Guest Blog by William Caraher, CIO, von Briesen & Roper, S.C.
Oh no, not another post about attorneys, iPads & tablets you say? Well, this one is hopefully different. Law firm CIOs have been inundated for requests for iPads since the first version was released over two years ago. The initial push for tablets was fueled by the ‘shiny object syndrome’ that is common to most new technology gadgets. Thankfully, in the last year, there have been a lot of legal specific applications written and targeted for the legal community. Developers have done a very good job of creating solutions for the practicing attorney. But, many of the Apps and success stories are from solo and small firms. There is everything from time entry, billing, case management, to research, trial prep and jury selection Apps. But, the real challenge for any mid to large law firm is to scale the applications, get them to interface with the existing enterprise applications and ultimately make the attorneys more productive. Unfortunately, that hasn’t happened yet. But, 2012 might be the year it all comes together.
Apple is expected to soon announce the iPad3. The rumors have been circulating that it will have possibly three form-factors and three price-points. The obvious goal with this vast array of choices is to take aim at Amazon’s Kindle Fire and the confusing assortment of Android devices. There is a good reason Android will not dominate the tablet market anytime soon; the marketing effort and product design is too fragmented. The Apps and Store for Android are not as simplified as Apple’s and the product line is confusing to the average consumer. What makes a Sony tablet better than a Samsung tablet? Most buyers don’t know how to compare Android to Android so they simplify their choice and go with the Apple iPad.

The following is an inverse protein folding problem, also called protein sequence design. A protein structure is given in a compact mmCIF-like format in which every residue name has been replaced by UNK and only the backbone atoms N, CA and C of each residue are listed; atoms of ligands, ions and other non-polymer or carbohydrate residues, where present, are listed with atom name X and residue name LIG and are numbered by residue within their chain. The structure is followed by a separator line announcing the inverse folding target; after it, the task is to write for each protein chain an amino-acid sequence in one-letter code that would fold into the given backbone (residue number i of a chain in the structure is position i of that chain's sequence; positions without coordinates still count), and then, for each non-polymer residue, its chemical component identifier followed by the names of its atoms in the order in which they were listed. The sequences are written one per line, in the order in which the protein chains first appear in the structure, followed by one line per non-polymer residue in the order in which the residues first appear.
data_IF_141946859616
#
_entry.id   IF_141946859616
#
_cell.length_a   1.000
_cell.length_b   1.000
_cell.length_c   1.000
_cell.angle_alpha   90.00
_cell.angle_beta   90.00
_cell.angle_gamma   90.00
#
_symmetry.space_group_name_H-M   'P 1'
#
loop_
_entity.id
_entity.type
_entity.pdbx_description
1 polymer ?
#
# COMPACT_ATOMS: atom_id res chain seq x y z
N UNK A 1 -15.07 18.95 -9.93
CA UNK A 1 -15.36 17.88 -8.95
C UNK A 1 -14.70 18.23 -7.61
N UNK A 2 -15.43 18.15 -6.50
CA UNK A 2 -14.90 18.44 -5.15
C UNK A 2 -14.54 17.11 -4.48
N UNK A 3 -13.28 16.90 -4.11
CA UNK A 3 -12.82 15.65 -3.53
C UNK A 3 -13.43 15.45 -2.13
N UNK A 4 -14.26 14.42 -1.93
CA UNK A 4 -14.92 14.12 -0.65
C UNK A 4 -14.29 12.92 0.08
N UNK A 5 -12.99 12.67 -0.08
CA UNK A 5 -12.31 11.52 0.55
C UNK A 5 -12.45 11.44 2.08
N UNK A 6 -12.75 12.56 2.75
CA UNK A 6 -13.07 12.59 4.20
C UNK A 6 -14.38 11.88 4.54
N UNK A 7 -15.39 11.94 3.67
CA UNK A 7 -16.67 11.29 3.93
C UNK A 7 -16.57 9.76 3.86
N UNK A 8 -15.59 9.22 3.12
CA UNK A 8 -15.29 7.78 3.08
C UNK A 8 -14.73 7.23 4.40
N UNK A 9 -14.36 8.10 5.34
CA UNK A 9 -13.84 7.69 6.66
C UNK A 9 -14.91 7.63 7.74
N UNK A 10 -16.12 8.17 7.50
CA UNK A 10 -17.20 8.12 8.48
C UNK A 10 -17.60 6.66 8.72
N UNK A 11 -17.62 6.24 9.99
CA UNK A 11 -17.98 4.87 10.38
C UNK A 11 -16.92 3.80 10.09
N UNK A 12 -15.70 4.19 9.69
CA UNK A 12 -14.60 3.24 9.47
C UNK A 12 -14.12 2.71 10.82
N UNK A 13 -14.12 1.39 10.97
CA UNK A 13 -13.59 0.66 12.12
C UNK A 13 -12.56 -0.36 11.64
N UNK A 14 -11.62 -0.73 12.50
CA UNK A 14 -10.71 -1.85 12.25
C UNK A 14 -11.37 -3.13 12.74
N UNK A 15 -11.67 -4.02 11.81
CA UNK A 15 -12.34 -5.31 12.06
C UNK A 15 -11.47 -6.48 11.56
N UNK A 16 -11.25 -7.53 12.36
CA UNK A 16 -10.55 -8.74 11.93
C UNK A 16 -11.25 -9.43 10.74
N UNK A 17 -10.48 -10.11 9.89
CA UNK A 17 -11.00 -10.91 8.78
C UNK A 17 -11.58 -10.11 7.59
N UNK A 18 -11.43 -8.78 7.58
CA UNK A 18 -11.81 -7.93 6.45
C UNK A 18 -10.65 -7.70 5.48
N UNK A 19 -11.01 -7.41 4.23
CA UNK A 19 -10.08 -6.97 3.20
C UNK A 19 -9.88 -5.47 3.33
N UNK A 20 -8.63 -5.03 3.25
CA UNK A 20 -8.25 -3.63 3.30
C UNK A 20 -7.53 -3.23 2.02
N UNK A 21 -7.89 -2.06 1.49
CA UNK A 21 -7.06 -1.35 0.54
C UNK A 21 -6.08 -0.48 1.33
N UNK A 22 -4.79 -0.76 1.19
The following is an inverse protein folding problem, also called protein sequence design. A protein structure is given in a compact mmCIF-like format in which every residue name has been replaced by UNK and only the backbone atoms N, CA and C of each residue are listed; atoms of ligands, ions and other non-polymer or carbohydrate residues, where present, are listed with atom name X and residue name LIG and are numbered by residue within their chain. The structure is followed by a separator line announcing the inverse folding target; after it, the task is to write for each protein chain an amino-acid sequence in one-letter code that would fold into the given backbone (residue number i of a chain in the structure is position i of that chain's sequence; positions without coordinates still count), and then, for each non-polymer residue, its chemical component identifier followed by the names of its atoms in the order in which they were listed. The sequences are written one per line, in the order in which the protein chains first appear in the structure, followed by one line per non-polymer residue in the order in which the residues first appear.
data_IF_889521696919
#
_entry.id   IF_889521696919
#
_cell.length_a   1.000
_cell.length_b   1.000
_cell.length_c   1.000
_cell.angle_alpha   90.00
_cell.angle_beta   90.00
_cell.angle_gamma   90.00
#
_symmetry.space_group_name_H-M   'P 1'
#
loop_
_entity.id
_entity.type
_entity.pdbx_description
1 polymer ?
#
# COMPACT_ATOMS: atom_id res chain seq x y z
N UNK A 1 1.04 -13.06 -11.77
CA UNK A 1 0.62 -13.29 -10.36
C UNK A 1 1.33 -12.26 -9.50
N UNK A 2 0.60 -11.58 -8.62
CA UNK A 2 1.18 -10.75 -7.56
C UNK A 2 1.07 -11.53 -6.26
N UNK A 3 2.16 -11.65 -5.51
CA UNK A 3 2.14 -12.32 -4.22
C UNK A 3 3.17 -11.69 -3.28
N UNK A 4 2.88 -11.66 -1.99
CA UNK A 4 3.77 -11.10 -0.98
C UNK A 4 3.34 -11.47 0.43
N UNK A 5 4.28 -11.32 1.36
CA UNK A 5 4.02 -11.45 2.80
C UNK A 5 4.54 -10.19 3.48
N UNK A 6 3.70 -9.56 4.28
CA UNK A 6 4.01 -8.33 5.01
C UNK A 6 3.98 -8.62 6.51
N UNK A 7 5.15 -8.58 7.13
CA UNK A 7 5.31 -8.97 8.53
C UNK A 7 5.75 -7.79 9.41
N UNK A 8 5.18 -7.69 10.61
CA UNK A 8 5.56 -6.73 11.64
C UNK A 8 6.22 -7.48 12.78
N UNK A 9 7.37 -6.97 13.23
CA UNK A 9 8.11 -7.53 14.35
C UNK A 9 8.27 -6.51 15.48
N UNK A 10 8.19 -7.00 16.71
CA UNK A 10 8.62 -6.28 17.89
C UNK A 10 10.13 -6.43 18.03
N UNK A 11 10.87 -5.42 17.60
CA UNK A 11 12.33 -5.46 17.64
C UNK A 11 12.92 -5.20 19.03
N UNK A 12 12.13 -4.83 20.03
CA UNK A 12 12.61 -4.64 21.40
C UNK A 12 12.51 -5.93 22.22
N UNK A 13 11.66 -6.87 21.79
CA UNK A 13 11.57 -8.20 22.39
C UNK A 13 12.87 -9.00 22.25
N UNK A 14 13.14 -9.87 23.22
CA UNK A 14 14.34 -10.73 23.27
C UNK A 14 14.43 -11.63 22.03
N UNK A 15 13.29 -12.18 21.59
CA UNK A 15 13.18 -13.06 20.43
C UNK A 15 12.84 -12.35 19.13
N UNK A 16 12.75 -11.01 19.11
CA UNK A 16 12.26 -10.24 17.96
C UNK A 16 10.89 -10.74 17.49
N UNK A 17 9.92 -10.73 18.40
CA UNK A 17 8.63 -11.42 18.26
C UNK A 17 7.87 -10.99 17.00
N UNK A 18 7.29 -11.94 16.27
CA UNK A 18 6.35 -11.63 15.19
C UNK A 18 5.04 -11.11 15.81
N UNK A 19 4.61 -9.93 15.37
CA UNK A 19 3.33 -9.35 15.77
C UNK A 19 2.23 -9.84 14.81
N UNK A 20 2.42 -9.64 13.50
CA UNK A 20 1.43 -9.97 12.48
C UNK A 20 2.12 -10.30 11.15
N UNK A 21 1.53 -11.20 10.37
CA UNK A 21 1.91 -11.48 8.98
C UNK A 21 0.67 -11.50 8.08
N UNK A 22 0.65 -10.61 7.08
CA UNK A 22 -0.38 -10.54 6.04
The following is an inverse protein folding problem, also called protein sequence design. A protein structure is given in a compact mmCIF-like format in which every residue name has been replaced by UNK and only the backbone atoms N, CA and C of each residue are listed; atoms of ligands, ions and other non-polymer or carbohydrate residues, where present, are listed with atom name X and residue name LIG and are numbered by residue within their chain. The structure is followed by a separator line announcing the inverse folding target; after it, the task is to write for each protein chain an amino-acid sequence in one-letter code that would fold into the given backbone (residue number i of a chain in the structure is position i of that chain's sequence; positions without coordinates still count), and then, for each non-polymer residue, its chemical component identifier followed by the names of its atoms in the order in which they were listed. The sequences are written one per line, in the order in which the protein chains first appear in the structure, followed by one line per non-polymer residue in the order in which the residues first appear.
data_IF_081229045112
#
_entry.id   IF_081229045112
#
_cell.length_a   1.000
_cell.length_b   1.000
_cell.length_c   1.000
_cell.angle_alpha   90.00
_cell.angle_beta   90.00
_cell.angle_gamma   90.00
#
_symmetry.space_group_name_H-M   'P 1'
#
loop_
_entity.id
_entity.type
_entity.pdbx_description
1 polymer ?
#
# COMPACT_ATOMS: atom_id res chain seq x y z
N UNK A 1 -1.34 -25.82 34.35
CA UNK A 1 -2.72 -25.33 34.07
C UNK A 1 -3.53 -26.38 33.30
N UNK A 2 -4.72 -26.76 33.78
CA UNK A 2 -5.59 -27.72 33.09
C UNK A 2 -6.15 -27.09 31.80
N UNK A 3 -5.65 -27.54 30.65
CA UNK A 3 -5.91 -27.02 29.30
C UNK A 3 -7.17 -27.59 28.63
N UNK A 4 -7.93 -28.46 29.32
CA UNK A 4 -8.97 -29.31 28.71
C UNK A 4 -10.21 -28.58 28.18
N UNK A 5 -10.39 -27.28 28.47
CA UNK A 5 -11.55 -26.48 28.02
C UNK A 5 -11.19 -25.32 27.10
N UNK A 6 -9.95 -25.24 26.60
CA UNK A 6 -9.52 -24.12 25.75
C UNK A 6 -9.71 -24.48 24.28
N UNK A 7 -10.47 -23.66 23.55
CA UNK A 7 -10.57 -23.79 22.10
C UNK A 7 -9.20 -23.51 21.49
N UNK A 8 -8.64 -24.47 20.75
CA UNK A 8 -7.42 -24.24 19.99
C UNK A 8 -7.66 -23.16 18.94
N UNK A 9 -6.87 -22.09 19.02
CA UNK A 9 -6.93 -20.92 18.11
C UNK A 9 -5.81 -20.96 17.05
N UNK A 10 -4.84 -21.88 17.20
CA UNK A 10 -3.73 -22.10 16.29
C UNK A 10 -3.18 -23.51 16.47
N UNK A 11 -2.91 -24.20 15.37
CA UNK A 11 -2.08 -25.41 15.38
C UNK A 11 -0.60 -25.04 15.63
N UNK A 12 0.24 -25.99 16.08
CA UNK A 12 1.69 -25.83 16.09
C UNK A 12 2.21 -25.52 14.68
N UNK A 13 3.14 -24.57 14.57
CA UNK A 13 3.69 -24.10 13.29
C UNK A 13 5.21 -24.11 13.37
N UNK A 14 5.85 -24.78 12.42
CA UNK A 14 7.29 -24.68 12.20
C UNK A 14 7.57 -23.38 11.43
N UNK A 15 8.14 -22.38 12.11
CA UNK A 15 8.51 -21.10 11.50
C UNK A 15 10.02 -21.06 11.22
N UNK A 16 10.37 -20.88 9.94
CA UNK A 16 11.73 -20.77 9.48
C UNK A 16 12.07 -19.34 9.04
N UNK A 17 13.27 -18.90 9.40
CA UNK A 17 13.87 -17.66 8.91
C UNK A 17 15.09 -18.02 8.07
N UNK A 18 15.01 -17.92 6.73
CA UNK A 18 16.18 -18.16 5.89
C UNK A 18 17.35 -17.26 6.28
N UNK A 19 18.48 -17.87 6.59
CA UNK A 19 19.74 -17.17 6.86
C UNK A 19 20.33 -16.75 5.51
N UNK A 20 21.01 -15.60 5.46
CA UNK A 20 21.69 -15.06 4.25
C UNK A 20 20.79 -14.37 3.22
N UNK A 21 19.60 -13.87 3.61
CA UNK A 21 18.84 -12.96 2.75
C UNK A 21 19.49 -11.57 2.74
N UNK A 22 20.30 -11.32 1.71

That’s not to say the iPad is perfect. The one killer feature missing from the iPad, which hopefully makes an appearance on the iPad3, is native pen-input and handwriting recognition. If the iPad3 had no other new feature, this one simple addition would be the turning point for law firm (and more wide-spread business) acceptance and I bet every attorney in the US would be more productive because of it. Practicing attorneys generate hundreds of pages of notes each and every day. Unfortunately, few of those pages are ever transcribed and thus end up getting scanned as an image and tucked into the electronic file record. But, when you need to refer back to a note, a keyword or find a reference there is no search—except for whatever you named the file. Imagine a day when you can take notes on a tablet, link them to an electronic file, save them into a document management system and keyword search the entire stream of handwritten text immediately and automatically. It sounds like the end to legal pads and a huge gain for search and retrieval (especially in the heat of a trial or witness deposition). Hopefully that day is not too far off in the future. Incidentally, Microsoft tablets have this capability today and it works phenomenally by using an App called OneNote. The only problem is that MSFT tablets are five year old technology and are similar in size and weight to a boat anchor. 2012 will be an interesting year if Windows 8 tablets finally make an appearance in the market and if the iPad3 has native handwriting and more enterprise equipped features.